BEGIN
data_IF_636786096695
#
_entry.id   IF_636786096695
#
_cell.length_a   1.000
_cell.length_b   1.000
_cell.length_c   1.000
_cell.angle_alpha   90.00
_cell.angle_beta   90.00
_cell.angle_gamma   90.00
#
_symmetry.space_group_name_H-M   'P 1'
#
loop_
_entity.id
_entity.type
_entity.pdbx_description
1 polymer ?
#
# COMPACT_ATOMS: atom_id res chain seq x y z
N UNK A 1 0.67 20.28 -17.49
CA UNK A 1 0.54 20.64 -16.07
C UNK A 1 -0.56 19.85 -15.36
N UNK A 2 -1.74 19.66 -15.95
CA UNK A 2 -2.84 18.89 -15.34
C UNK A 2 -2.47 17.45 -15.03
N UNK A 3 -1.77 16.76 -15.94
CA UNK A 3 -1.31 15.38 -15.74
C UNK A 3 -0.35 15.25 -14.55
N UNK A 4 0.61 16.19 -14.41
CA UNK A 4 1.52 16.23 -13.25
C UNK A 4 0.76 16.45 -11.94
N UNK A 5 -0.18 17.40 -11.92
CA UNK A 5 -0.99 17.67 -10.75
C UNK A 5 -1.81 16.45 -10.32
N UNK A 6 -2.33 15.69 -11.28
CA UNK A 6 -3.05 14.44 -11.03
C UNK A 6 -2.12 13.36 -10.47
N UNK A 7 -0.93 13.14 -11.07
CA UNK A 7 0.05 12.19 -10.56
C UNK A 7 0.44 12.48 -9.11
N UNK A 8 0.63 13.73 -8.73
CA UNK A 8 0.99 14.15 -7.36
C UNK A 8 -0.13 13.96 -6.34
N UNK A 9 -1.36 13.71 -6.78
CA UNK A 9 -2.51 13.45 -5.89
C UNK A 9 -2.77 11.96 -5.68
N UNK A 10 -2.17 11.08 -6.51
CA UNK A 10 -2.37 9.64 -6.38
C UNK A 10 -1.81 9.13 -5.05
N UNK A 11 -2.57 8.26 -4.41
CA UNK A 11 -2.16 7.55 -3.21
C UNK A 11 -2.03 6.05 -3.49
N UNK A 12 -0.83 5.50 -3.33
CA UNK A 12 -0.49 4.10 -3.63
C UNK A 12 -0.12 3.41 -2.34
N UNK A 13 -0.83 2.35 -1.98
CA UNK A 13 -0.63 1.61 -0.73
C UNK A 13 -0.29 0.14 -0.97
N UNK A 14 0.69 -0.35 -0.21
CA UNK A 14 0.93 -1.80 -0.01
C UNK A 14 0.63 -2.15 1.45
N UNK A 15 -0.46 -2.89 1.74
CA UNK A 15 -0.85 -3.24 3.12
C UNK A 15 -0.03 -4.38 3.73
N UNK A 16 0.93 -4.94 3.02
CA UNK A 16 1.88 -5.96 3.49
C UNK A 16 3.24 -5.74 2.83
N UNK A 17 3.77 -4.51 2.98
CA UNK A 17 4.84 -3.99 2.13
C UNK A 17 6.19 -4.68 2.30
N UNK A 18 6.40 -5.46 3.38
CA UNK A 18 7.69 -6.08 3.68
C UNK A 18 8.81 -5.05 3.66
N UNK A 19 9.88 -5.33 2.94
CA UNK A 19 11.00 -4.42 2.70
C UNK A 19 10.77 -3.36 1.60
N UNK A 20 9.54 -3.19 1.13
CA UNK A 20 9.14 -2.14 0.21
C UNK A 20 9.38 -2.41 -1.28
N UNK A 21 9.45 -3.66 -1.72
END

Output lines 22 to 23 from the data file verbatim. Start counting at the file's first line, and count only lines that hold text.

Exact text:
CA UNK A 1 0.54 20.64 -16.07
C UNK A 1 -0.56 19.85 -15.36